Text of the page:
Notice those surface bruises in perfect circles on the arms and shoulders of Olympic gymnasts like American pummel horse competitor Alex Naddour? That's from cupping, an ancient technique that proponents say helps blood flow and promotes healing and strength. Cupping dates back at least 3000 years, being found in Chinese, Egyptian and other Middle Eastern cultures. Cupping is often associated with acupressure and acupuncture - sometimes being combined with these in a Traditional Chinese Medicine (TCM) regimen.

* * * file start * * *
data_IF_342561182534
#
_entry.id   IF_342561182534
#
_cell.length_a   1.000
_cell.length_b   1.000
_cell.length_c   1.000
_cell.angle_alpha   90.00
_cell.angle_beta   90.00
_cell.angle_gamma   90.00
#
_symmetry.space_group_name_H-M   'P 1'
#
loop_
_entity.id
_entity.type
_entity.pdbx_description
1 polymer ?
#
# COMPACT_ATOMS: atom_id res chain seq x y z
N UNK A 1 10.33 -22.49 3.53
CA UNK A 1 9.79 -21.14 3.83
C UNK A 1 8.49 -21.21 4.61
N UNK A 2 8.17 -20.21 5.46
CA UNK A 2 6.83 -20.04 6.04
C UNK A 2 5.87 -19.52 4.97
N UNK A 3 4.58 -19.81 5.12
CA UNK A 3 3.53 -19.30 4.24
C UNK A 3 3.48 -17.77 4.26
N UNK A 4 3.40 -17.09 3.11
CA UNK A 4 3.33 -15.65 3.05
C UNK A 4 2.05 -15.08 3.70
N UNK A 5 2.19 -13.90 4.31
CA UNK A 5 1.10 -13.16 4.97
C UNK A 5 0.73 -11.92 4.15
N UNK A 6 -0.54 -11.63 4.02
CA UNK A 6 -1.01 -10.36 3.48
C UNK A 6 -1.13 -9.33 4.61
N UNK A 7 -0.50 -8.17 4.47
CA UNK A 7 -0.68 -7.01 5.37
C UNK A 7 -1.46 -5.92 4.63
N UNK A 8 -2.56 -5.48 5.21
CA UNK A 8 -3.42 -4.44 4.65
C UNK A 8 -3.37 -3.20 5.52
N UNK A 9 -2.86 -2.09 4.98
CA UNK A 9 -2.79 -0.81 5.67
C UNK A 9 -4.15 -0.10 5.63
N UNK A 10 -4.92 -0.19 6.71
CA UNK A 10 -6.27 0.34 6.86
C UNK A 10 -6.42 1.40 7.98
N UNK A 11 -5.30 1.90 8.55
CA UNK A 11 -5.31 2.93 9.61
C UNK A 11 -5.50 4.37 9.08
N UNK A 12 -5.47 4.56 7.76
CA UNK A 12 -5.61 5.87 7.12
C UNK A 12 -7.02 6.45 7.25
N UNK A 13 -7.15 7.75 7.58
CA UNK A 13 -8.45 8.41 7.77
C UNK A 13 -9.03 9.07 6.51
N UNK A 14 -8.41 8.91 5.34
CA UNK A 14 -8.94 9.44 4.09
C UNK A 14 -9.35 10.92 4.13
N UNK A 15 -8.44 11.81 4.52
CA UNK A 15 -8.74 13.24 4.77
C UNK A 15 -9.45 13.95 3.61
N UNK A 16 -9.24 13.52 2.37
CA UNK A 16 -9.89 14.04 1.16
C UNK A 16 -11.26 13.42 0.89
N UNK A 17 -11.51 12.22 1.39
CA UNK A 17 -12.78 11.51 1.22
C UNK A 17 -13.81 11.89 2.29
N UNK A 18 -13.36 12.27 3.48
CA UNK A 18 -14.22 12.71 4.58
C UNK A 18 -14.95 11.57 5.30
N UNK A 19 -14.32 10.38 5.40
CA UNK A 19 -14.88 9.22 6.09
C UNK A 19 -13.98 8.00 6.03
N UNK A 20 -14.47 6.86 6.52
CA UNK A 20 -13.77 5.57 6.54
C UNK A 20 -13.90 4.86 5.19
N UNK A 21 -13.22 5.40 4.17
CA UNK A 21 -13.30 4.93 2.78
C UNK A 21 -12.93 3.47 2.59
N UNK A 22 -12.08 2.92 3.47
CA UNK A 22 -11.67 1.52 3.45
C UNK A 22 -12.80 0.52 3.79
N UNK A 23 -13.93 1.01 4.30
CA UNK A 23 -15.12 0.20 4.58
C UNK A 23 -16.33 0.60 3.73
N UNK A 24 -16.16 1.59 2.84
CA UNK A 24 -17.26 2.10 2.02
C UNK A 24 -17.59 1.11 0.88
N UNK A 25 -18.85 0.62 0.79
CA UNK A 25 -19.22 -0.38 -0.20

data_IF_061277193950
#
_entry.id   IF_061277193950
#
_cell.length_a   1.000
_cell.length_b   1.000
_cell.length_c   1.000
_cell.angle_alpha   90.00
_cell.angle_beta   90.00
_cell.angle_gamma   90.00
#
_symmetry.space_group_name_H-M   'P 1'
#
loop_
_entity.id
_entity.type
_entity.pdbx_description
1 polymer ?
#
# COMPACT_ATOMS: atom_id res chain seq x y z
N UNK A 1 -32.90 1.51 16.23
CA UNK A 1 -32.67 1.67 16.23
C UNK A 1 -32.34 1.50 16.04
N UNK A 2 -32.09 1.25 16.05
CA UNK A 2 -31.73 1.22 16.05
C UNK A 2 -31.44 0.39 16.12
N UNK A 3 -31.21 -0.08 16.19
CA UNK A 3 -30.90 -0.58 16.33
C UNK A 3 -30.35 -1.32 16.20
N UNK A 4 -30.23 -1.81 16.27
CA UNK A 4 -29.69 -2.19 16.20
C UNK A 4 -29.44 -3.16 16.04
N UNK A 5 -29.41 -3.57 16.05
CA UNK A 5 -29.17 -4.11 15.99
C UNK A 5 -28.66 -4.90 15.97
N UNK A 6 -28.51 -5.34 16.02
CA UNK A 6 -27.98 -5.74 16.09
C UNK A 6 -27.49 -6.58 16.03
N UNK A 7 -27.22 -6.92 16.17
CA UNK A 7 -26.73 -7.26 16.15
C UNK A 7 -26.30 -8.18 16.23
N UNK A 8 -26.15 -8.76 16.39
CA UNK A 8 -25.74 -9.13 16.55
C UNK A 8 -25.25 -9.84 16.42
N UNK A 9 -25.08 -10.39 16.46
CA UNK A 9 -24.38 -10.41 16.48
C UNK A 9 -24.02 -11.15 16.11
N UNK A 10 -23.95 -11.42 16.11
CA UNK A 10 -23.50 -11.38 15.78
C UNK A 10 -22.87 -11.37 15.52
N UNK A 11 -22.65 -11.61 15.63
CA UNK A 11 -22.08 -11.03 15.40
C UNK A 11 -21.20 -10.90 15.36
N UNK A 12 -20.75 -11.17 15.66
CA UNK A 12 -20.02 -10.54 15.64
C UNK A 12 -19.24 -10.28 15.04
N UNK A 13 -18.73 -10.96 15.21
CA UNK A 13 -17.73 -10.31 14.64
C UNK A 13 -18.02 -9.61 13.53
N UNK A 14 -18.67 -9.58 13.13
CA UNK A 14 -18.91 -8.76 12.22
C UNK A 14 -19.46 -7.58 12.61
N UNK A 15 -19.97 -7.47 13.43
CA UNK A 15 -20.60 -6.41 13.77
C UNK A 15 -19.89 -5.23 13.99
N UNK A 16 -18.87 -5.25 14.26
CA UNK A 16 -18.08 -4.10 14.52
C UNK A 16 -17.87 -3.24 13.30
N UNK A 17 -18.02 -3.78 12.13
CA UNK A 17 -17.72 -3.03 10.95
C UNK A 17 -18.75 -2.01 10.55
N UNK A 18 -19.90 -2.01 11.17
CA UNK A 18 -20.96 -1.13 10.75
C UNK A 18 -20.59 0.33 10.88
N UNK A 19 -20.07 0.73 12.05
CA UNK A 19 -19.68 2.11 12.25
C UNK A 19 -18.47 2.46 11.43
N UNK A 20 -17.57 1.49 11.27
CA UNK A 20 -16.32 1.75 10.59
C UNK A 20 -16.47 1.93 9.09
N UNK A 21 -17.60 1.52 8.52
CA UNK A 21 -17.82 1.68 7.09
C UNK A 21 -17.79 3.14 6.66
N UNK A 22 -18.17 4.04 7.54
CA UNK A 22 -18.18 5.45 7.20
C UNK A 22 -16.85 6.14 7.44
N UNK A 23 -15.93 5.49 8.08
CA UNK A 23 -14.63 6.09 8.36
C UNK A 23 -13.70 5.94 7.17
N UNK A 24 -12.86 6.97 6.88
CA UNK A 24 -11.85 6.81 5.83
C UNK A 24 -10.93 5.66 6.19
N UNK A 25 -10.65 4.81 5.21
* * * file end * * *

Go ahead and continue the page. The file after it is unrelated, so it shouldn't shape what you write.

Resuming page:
Naddour and other athletes practice "dry cupping." (A "wet cupping" technique also involves controlled bleeding.) Cupping is done with a rubber, glass or silicone suction cup which creates a vacuum drawing blood to the surface of the spot where applied -- hence the circular bruise marks. It's an organic treatment that involves no questionable substances -- a concern for Olympians. Hollywood elites like Jennifer Aniston and Gwyneth Paltrow have been cupping advocates. Tennis star Andy Murray has also reportedly tried it. Scientific evidence proving cupping's medicinal value is not abundant, though some smaller studies have linked cupping with salutary effects on pain management. For athletes like Naddour, even a placebo effect could be enough to get him that 1/10 of a point that often makes the difference.
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